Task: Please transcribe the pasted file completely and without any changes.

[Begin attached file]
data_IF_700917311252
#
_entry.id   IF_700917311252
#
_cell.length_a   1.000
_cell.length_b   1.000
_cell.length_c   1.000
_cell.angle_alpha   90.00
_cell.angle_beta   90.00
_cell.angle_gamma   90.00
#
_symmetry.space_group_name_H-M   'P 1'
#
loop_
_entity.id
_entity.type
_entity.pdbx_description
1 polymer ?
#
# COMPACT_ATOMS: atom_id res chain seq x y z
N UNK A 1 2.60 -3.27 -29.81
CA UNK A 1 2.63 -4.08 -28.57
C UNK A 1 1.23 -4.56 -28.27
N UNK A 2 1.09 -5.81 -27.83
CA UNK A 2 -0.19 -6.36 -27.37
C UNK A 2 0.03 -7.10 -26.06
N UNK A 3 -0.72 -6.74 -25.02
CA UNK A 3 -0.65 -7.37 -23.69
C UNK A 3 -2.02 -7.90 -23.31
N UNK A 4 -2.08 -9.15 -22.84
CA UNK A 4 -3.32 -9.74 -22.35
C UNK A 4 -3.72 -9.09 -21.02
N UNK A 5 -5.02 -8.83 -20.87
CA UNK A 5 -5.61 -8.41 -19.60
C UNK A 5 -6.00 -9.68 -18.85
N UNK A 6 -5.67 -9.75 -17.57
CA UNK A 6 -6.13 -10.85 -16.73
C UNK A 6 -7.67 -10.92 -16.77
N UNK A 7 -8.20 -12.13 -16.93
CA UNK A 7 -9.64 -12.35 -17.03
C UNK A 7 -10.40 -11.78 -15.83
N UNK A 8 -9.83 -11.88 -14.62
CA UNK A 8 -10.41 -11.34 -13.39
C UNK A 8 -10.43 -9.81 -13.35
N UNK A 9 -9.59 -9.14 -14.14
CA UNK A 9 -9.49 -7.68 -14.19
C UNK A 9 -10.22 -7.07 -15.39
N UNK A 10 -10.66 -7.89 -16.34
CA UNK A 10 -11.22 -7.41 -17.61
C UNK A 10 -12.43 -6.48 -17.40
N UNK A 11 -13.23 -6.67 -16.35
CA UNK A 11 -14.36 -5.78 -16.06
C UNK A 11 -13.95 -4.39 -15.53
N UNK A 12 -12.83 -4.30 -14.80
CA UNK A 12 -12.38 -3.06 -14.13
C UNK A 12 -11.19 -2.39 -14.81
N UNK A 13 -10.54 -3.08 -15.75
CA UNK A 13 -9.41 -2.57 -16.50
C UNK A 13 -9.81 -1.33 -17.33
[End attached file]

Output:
data_IF_700917311252
#
_entry.id   IF_700917311252
#
_cell.length_a   1.000
_cell.length_b   1.000
_cell.length_c   1.000
_cell.angle_alpha   90.00
_cell.angle_beta   90.00
_cell.angle_gamma   90.00
#
_symmetry.space_group_name_H-M   'P 1'
#
loop_
_entity.id
_entity.type
_entity.pdbx_description
1 polymer ?
#
# COMPACT_ATOMS: atom_id res chain seq x y z
N UNK A 1 2.60 -3.27 -29.81
CA UNK A 1 2.63 -4.08 -28.57
C UNK A 1 1.23 -4.56 -28.27
N UNK A 2 1.09 -5.81 -27.83
CA UNK A 2 -0.19 -6.36 -27.37
C UNK A 2 0.03 -7.10 -26.06
N UNK A 3 -0.72 -6.74 -25.02
CA UNK A 3 -0.65 -7.37 -23.69
C UNK A 3 -2.02 -7.90 -23.31
N UNK A 4 -2.08 -9.15 -22.84
CA UNK A 4 -3.32 -9.74 -22.35
C UNK A 4 -3.72 -9.09 -21.02
N UNK A 5 -5.02 -8.83 -20.87
CA UNK A 5 -5.61 -8.41 -19.60
C UNK A 5 -6.00 -9.68 -18.85
N UNK A 6 -5.67 -9.75 -17.57
CA UNK A 6 -6.13 -10.85 -16.73
C UNK A 6 -7.67 -10.92 -16.77
N UNK A 7 -8.20 -12.13 -16.93
CA UNK A 7 -9.64 -12.35 -17.03
C UNK A 7 -10.40 -11.78 -15.83
N UNK A 8 -9.83 -11.88 -14.62
CA UNK A 8 -10.41 -11.34 -13.39
C UNK A 8 -10.43 -9.81 -13.35
N UNK A 9 -9.59 -9.14 -14.14
CA UNK A 9 -9.49 -7.68 -14.19
C UNK A 9 -10.22 -7.07 -15.39
N UNK A 10 -10.66 -7.89 -16.34
CA UNK A 10 -11.22 -7.41 -17.61
C UNK A 10 -12.43 -6.48 -17.40
N UNK A 11 -13.23 -6.67 -16.35
CA UNK A 11 -14.36 -5.78 -16.06
C UNK A 11 -13.95 -4.39 -15.53
N UNK A 12 -12.83 -4.30 -14.80
CA UNK A 12 -12.38 -3.06 -14.13
C UNK A 12 -11.19 -2.39 -14.81
N UNK A 13 -10.54 -3.08 -15.75
CA UNK A 13 -9.41 -2.57 -16.50
C UNK A 13 -9.81 -1.33 -17.33